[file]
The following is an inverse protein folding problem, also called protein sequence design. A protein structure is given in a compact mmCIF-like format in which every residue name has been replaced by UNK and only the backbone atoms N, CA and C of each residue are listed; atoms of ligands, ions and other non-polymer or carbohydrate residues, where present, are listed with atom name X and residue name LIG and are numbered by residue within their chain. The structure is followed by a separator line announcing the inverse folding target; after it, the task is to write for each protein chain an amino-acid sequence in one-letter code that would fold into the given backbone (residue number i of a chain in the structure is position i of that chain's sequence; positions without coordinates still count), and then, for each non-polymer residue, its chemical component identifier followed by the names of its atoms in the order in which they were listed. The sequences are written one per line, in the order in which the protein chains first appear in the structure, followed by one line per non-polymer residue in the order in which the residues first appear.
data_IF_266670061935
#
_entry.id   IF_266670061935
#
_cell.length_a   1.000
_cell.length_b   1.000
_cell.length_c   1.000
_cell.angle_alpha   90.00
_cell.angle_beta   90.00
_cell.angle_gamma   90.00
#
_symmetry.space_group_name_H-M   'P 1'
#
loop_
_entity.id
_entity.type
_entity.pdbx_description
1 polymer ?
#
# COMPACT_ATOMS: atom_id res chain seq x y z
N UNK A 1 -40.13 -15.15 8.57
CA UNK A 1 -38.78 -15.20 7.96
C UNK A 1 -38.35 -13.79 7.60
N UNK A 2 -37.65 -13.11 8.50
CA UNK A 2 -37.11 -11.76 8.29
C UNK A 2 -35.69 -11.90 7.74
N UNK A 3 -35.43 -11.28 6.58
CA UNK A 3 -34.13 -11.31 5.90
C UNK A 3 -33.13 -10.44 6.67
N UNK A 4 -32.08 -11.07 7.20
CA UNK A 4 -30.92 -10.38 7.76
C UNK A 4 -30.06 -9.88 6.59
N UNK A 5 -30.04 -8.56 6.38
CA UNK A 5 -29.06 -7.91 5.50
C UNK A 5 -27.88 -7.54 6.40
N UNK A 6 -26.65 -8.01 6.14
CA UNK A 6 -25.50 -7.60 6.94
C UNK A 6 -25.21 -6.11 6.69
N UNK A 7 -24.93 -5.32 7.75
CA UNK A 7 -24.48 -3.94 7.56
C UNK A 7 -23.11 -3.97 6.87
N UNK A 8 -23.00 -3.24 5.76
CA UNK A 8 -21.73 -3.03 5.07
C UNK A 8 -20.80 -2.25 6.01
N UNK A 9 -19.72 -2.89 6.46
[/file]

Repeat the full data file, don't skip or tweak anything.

The following is an inverse protein folding problem, also called protein sequence design. A protein structure is given in a compact mmCIF-like format in which every residue name has been replaced by UNK and only the backbone atoms N, CA and C of each residue are listed; atoms of ligands, ions and other non-polymer or carbohydrate residues, where present, are listed with atom name X and residue name LIG and are numbered by residue within their chain. The structure is followed by a separator line announcing the inverse folding target; after it, the task is to write for each protein chain an amino-acid sequence in one-letter code that would fold into the given backbone (residue number i of a chain in the structure is position i of that chain's sequence; positions without coordinates still count), and then, for each non-polymer residue, its chemical component identifier followed by the names of its atoms in the order in which they were listed. The sequences are written one per line, in the order in which the protein chains first appear in the structure, followed by one line per non-polymer residue in the order in which the residues first appear.
data_IF_266670061935
#
_entry.id   IF_266670061935
#
_cell.length_a   1.000
_cell.length_b   1.000
_cell.length_c   1.000
_cell.angle_alpha   90.00
_cell.angle_beta   90.00
_cell.angle_gamma   90.00
#
_symmetry.space_group_name_H-M   'P 1'
#
loop_
_entity.id
_entity.type
_entity.pdbx_description
1 polymer ?
#
# COMPACT_ATOMS: atom_id res chain seq x y z
N UNK A 1 -40.13 -15.15 8.57
CA UNK A 1 -38.78 -15.20 7.96
C UNK A 1 -38.35 -13.79 7.60
N UNK A 2 -37.65 -13.11 8.50
CA UNK A 2 -37.11 -11.76 8.29
C UNK A 2 -35.69 -11.90 7.74
N UNK A 3 -35.43 -11.28 6.58
CA UNK A 3 -34.13 -11.31 5.90
C UNK A 3 -33.13 -10.44 6.67
N UNK A 4 -32.08 -11.07 7.20
CA UNK A 4 -30.92 -10.38 7.76
C UNK A 4 -30.06 -9.88 6.59
N UNK A 5 -30.04 -8.56 6.38
CA UNK A 5 -29.06 -7.91 5.50
C UNK A 5 -27.88 -7.54 6.40
N UNK A 6 -26.65 -8.01 6.14
CA UNK A 6 -25.50 -7.60 6.94
C UNK A 6 -25.21 -6.11 6.69
N UNK A 7 -24.93 -5.32 7.75
CA UNK A 7 -24.48 -3.94 7.56
C UNK A 7 -23.11 -3.97 6.87
N UNK A 8 -23.00 -3.24 5.76
CA UNK A 8 -21.73 -3.03 5.07
C UNK A 8 -20.80 -2.25 6.01
N UNK A 9 -19.72 -2.89 6.46